A Blog on Mythology and occasionally on Reality.

This is a Blog on Mythology, both Indian and World and especially the analysis of the myths.

In effect, the interpretation of the inherent Symbolism.


Wednesday, May 7, 2014

Cilappatikaram – the Tale of an Anklet – Part 2

Yesterday, we read about how Kovalan and Kannagi’s happy married life was broken up by Kovalan’s affair with a dancing girl, Matavi and how due to a misunderstanding with Matavi, Kovalan returns to his wife. Kovalan and Matavi decided to start a new life in the nearby town of Madurai. 

Part 2 - In the city of Madurai, Kovalan came across a goldsmith and showed him the anklet for sale. The goldsmith had in reality stolen a similar anklet of the Pandian Queen. He took the opportunity to absolve himself. He asked Kovalan to wait for him as he wanted to show the anklet to the Queen, as such an anklet could be bought only by her. The goldsmith then went to the King and told him that he had found the thief who had stolen the Queens anklet and was waiting at his shop. During those days, the Queen was not on talking terms with the King due to some misunderstanding. The king seized the opportunity to impress upon her and without getting into the facts of the matter, ordered immediate execution of the ‘thief’. The soldiers reached the goldsmiths shop and killed Kovalan, who had no idea of what had happened behind him.

When Kannagi came to know about her husband’s execution, she rushed to the palace. She proved to the King that the anklet shown by the goldsmith was hers and not the Queen’s as she had the other one too. Besides, her anklet had rubies inside it, while the Queen’s had pearls. The King realised his mistake and as a sign of his guilt, his sceptre had bent for all to see the injustice committed by the King. The King died of shock and so did the Queen. But Kannagi’s wrath had not been satiated with the death of the King and the Queen. She was angry that her husband was killed without even being heard and the crime was done by none less than the king. In a state of extreme anger, she pulled out her left breast and hurled it at the city, invoking the god of fire; to burn down the entire city which had wronged her and her husband, albeit, leaving the good.

The epic mentions that due to the power of her chastity, fire was compelled to burn down the city of Madurai. The patron goddess of the royal family approached Kannagi and calmed her. She explained to her the reason behind the tragedy. According to the goddess, both Kovalan and Kannagi were connected in their previous birth. In their previous life, Kovalan had killed Kannagi’s husband by mistake, and in sorrow Kannagi had committed suicide – both having committed the sin of taking life, Kovalan took someone else’s, while Kannagi took her own. No matter how virtuous a life one leads, one cannot escape the sins of one’s previous life and the tragedy that both had faced was due to their past sins.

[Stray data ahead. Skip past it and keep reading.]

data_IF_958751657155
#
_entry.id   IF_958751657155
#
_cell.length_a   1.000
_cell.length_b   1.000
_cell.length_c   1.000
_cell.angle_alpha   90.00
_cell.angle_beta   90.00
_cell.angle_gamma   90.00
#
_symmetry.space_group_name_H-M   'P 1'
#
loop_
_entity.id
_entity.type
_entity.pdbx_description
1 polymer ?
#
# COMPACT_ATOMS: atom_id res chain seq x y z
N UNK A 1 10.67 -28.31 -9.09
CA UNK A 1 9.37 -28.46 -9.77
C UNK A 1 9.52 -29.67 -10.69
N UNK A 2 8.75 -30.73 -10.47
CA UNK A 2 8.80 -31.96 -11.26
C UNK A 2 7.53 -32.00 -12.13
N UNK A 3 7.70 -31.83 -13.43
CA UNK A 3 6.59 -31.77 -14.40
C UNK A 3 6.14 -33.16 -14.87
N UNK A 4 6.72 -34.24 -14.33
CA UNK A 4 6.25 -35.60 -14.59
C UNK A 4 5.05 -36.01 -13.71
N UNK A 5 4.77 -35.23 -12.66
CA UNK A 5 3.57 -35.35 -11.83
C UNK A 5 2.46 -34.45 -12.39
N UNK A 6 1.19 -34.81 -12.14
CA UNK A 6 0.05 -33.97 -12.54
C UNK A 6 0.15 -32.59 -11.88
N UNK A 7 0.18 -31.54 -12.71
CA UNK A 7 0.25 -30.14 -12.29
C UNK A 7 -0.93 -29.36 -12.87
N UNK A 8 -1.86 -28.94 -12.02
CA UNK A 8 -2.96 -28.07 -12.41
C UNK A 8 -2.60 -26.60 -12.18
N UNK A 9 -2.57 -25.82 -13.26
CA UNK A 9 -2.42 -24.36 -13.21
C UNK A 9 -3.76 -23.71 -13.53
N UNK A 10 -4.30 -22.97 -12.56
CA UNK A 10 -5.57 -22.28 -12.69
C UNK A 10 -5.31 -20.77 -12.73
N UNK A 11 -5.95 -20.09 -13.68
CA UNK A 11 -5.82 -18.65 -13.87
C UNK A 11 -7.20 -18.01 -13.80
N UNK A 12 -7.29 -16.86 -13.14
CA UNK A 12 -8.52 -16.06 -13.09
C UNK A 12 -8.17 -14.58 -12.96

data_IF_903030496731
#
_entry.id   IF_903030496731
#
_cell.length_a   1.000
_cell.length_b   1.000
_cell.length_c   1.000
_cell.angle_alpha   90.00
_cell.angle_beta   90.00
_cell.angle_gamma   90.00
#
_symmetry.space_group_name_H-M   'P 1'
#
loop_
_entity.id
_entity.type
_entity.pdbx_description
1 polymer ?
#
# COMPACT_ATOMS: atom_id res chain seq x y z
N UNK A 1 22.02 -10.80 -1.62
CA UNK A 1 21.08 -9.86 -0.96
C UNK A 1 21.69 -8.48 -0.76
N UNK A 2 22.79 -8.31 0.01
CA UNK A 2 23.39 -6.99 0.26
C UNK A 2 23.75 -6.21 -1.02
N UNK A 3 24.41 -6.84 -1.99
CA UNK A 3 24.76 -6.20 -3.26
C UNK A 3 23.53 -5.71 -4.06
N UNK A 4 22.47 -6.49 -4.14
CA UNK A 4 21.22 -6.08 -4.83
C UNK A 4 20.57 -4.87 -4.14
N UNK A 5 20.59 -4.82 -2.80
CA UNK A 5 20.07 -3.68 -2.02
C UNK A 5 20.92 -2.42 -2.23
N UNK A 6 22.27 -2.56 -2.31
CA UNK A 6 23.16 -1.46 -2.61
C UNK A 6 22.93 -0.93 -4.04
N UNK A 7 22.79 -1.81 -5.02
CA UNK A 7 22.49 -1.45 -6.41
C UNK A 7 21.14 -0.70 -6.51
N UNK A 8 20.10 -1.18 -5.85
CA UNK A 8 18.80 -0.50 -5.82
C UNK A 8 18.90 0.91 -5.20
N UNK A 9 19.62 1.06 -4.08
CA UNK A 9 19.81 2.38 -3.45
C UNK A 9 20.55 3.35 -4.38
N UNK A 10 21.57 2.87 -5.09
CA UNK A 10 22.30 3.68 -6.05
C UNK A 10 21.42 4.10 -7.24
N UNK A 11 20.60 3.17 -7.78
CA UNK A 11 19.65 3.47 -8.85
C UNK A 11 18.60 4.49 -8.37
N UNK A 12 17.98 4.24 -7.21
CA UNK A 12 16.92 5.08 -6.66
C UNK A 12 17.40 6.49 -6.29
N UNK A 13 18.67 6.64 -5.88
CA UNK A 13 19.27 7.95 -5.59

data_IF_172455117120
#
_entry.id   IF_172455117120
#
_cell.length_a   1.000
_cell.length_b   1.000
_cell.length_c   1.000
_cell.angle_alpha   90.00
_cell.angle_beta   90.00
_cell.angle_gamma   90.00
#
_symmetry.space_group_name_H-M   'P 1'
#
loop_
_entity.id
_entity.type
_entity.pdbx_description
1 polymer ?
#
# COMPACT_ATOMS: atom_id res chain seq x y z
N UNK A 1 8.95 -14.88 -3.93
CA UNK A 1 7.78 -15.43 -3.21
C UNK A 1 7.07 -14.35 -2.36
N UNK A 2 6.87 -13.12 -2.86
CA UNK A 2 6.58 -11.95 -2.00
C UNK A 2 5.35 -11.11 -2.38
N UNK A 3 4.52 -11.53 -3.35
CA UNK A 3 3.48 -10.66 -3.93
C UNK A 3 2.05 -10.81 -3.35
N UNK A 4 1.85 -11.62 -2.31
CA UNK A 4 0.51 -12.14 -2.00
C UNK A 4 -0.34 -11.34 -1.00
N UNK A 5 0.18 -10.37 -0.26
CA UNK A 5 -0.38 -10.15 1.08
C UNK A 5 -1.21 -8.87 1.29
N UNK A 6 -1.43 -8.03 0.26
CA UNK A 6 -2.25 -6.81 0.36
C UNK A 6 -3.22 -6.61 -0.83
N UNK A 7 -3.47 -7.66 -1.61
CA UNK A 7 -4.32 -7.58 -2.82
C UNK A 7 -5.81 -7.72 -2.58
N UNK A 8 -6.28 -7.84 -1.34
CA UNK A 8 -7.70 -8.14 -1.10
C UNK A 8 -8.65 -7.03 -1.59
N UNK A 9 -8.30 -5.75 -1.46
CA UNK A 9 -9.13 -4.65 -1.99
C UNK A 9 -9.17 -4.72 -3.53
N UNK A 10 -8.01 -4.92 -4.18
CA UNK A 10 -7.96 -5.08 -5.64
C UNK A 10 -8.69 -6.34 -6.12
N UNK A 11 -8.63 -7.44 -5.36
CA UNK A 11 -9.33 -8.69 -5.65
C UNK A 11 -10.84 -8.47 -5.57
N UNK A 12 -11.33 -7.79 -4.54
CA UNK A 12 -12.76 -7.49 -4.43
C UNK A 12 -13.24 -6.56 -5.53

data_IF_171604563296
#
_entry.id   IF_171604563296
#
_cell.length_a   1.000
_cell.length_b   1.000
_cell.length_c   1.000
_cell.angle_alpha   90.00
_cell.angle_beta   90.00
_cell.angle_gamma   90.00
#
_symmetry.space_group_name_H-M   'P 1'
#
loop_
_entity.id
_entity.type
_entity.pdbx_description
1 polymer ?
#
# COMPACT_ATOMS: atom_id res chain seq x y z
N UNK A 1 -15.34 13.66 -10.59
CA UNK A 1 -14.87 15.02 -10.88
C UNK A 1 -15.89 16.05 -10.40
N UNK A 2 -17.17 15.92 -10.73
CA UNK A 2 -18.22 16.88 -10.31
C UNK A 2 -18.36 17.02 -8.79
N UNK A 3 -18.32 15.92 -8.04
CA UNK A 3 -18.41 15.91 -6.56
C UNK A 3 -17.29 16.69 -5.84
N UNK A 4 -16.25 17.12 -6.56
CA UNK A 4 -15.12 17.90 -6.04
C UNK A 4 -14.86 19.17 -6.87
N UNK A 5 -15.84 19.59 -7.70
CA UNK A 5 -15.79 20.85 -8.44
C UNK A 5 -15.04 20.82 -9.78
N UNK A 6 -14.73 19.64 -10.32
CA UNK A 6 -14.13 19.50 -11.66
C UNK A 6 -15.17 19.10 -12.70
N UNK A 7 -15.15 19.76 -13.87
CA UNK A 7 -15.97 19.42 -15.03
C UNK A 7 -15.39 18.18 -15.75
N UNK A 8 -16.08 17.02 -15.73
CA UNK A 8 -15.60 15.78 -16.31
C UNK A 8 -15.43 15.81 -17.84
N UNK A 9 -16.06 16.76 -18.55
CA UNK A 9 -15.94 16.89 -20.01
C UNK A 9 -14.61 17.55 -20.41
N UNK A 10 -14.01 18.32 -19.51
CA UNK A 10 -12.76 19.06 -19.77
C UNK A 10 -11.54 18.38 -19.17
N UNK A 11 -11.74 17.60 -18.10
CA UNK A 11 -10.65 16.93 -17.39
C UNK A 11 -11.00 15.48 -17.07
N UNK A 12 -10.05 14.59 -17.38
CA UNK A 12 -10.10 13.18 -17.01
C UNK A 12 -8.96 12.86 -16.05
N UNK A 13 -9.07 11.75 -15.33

Having learnt the cause of her troubles, she withdrew 
her curse and the fire abated. On the advice of the goddess, she reached a hill in the nearby kingdom of Chera, where after fifteen days, she died. Lord Indra himself came down and took the soul of Kannagi to the heavens, where she was united with Kovalan. In the meanwhile, the story of her death spread all over and in due course of time, Kannagi was deified and people started worshiping Kannagi (aka Pattini in Sri Lanka) as the goddess of chastity and fidelity!

Part 3 - In the final segment of the epic, the King of Chera heard the story of Kannagi and how it was from his region that she had left for the heavens. The King was impressed by the journey of Kannagi through three kingdoms of the Tamil kingdom and took it on him to build a statue of Kannagi. He journeyed to the North to get a block of stone from the Himalayas for carving her idol. After a journey to the North and back, through some battles, the King returned with a block of stone suitable for carving the idol of Kannagi. A temple was built in honour of the goddess Kannagi and hailed as the symbol of chastity and fidelity.

This brings us to the end of the epic. In the next part, we will read an analysis of the epic. Keep reading.......

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